Geyserville and nearby Alexander Valley are in line for road and bridge improvements leading to River Rock Casino.
More than a mile of Geyserville Avenue will be repaved in coming months with $200,000 secured from federal funds set aside for roads to Native American lands or businesses.
Another $150,000 has been obtained to kick off engineering and environmental studies on the Highway 128 bridge over the Russian River near Jimtown, to bolster the span's abutments.
Hundreds of cars and about 30 tour buses use those roads daily to bring 1.3 million visitors annually to and from the casino on the Dry Creek Rancheria, about four miles from Geyserville.
North County Supervisor Mike McGuire said the use of the specially designated funds is new on the North Coast.
“This is the first collaborative project that will be getting off the ground north of the Golden Gate Bridge utilizing the Indian Reservation Road Fund,” he said.
The Dry Creek Rancheria Band of Pomo applied for the money as part of a joint partnership with the county, McGuire said.
Tribal Chairman Harvey Hopkins said Friday that even though the money is being used on the most traveled routes to the casino, “this is not a mitigation issue. It's an an opportunity to share a grant the tribe receives with the county.”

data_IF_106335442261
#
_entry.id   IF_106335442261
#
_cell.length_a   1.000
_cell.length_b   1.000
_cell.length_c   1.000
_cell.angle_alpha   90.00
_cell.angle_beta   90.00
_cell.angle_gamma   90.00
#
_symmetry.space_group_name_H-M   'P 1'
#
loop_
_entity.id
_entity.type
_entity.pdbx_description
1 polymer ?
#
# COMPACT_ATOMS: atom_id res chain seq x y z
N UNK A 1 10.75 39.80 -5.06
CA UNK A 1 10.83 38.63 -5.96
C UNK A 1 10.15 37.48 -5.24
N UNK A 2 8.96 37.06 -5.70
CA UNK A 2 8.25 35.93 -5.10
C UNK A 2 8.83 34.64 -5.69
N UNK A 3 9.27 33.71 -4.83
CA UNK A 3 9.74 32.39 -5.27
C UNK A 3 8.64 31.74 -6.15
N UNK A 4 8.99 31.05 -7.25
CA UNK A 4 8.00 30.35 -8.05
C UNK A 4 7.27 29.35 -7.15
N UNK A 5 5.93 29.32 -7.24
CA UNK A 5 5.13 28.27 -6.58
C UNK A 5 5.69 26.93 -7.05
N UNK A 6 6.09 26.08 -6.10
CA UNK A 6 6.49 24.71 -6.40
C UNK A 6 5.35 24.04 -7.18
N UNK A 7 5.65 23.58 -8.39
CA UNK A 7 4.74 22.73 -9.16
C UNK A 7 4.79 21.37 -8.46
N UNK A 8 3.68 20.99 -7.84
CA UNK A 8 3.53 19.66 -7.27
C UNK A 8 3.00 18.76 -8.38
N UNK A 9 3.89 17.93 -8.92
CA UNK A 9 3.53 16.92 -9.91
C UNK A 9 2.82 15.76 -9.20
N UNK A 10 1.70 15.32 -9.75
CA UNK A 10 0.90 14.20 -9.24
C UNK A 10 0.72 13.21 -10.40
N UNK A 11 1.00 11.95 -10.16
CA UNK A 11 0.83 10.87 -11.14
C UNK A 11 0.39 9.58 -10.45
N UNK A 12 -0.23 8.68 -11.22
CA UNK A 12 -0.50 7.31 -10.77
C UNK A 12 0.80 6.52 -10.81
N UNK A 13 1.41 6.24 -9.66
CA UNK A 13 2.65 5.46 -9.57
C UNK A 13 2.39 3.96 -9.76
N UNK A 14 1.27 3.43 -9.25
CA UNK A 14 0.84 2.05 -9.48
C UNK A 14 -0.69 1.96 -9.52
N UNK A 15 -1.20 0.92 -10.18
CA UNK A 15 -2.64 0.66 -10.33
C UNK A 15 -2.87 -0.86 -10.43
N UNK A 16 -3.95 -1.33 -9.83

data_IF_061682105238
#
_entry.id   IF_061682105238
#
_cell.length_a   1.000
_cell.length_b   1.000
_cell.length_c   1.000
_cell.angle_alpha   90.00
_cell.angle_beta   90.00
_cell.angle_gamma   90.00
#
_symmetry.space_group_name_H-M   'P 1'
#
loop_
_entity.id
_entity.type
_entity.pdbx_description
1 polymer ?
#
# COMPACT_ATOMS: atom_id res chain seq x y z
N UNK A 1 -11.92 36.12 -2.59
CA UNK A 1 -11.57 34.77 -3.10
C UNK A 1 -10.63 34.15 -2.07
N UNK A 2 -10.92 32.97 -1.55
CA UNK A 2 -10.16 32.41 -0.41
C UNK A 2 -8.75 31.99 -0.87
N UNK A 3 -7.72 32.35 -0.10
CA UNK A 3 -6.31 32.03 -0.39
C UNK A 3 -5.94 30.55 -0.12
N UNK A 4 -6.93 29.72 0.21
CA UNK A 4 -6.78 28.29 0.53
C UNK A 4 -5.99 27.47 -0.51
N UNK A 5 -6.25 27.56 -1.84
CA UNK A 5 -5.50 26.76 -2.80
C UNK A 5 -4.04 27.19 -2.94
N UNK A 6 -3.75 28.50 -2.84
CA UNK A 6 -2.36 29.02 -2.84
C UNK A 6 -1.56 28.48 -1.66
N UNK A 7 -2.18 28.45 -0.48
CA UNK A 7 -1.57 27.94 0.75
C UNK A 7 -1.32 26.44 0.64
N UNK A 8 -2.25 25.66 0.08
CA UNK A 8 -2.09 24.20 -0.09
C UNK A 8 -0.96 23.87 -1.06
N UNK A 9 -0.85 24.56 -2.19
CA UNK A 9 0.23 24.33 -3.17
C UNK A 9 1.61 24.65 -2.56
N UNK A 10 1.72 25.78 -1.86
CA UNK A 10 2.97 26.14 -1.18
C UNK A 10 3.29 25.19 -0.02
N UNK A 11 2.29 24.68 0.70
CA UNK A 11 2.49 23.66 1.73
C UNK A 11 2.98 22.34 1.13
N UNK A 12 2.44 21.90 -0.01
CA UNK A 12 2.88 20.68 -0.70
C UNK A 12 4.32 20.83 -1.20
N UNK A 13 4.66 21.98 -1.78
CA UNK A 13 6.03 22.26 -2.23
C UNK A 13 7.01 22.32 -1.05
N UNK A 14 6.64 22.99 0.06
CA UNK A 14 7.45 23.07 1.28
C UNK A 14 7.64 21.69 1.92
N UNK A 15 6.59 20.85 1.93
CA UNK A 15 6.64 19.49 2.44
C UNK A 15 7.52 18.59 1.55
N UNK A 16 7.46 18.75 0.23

He said the Federal Highway Administration allocates the money for roads that tribes use.
“It doesn't have to be going to the casino. It could be going to the (tribal) office in Santa Rosa,” he said.
But he said people in Geyserville “will get the benefit. It's great.”
Another $50,000 from the Indian Reservation Road fund will be applied to an engineering study to develop sidewalks on the east side of Geyserville Avenue downtown.
The street is part of state Highway 128.
“We're working collaboratively with Caltrans in their right of way to launch engineering studies,” McGuire said.